- Paperback: 256 pages
- Publisher: Manning Publications; 1 edition (May 2016)
- Language: English
- ISBN-10: 1617292230
- ISBN-13: 978-1617292231
- Product Dimensions: 7.3 x 0.5 x 9.2 inches
- Shipping Weight: 12.6 ounces (View shipping rates and policies)
- Average Customer Review: 4.6 out of 5 stars See all reviews (46 customer reviews)
- Amazon Best Sellers Rank: #16,264 in Books (See Top 100 in Books)
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Grokking Algorithms: An illustrated guide for programmers and other curious people 1st Edition
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About the Author
Aditya Bhargava is a Software Engineer with a dual background in Computer Science and Fine Arts. He blogs about programming at adit.io.
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Top Customer Reviews
From the author:
"Who should read this book?
This book is aimed at anyone who knows the basics of coding and wants to understand algorithms. Maybe you already have a coding problem and are trying to find an algorithmic solution. Or maybe you want to understand what algorithms are useful for. Here’s a short, incomplete list of people who will probably find this book useful:
• Hobbyist coders
• Coding boot camp students
• Computer science grads looking for a refresher
• Physics/math/other grads who are interested in programming"
In my opinion, the reason this book is so much better than traditional resources on the subject is that the author adheres to a few basic principles that I find fundamental to learning.
From the author:
"About this book
This book is designed to be easy to follow. I avoid big leaps of thought. Any time a new concept is introduced, I explain it right away or tell you when I’ll explain it. Core concepts are reinforced with exercises and multiple explanations so that you can check your assumptions and make sure you’re following along.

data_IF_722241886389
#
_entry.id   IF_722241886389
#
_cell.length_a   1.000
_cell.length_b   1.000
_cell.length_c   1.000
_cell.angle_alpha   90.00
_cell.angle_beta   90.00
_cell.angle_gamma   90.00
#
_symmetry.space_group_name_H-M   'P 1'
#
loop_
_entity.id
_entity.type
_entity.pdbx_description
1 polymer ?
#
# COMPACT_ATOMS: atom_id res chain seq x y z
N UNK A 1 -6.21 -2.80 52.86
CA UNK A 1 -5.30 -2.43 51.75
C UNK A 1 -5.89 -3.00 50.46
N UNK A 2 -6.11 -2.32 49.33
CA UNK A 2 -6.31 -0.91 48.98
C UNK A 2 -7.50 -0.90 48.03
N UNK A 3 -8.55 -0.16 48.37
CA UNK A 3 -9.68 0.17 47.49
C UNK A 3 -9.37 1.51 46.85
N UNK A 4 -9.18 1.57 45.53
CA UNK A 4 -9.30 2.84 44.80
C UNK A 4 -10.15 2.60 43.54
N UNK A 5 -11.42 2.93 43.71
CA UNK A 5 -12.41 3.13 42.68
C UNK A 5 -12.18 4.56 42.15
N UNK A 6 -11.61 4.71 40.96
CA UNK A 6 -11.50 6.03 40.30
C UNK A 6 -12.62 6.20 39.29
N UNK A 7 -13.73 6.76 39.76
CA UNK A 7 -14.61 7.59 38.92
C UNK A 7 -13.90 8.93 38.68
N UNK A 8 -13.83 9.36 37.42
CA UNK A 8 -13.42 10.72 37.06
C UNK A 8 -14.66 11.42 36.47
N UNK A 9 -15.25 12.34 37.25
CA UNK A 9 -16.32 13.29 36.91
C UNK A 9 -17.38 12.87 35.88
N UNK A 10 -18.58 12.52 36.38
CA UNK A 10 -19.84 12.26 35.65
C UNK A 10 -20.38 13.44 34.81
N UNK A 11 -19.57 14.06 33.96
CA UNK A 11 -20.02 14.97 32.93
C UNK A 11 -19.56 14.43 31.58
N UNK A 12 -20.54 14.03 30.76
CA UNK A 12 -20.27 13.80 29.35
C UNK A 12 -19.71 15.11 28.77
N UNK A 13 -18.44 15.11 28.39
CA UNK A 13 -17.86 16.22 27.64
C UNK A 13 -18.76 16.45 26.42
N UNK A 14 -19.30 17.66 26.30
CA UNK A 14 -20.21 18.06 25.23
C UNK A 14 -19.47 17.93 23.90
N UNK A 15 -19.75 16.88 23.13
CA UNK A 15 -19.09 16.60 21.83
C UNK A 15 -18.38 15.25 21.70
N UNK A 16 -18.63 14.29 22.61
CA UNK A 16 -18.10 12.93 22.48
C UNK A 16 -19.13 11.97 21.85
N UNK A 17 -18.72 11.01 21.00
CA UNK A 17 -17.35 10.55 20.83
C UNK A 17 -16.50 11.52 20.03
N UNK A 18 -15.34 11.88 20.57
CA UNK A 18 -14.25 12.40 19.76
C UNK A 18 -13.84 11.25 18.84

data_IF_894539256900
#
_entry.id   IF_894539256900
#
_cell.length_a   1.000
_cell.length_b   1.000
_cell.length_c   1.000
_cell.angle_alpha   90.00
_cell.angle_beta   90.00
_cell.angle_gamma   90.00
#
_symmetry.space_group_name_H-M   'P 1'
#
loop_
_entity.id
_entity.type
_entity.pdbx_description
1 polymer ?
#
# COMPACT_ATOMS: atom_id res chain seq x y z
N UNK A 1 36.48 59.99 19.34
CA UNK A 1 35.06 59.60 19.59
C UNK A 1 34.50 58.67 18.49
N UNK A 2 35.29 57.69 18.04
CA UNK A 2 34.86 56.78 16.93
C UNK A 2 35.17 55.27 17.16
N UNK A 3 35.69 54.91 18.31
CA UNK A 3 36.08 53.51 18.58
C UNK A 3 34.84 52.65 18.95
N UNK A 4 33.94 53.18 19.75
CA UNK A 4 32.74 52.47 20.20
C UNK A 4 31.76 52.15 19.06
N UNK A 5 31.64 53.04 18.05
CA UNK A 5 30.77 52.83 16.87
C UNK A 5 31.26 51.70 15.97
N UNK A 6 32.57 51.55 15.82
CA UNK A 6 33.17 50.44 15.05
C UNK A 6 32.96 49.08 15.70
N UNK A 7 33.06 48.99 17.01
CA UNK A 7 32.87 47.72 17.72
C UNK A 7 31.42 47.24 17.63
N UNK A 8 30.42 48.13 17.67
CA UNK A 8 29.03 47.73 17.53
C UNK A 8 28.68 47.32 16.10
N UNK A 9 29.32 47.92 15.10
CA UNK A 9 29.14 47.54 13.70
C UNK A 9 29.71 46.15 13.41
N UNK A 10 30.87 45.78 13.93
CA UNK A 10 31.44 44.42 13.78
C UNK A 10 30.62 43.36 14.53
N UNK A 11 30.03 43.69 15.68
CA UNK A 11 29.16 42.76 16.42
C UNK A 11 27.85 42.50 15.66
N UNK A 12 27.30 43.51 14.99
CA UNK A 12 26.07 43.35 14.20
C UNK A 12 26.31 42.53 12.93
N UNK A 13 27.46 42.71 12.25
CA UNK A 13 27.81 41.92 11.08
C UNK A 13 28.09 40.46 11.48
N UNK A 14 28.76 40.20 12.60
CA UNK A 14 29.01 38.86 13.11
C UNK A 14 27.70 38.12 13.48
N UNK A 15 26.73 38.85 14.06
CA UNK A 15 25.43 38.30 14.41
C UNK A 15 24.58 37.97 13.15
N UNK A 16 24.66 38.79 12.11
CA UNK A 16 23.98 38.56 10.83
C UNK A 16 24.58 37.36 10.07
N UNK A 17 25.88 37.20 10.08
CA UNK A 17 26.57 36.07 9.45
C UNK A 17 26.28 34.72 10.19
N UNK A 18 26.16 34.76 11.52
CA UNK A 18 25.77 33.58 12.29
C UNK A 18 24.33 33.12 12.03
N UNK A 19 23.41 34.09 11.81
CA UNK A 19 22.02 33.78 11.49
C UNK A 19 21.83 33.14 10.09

I lead with examples. Instead of writing symbol soup, my goal is to make it easy for you to visualize these concepts. I also think we learn best by being able to recall something we already know, and examples make recall easier. So when you’re trying to remember the difference between arrays and linked lists (explained in chapter 2), you can just think about getting seated for a movie. Also, at the risk of stating the obvious, I’m a visual learner. This book is chock-full of images.
The contents of the book are carefully curated. There’s no need to write a book that covers every sorting algorithm—that’s why we have Wikipedia and Khan Academy. All the algorithms I’ve included are practical. I’ve found them useful in my job as a so ware engineer, and they provide a good foundation for more complex topics."
The book starts with simple concrete examples and then moves towards abstraction. Most books on the subject start with abstract mathematical equations (symbol soup as the author calls it) and then move towards concrete implementations (or just stay with abstract proofs). That is approach is completely backwards to me, but perhaps it works well for others.
Let's hope the author keeps this up with a "Grokking" series covering other CS/Dev topics.
BTW, the book includes an insert with a code for a free e-book version. I overlooked that on first reading; it's a nice addition if you want to add a portable electronic copy for quick reference.
Most Recent Customer Reviews
algorithm does.Read more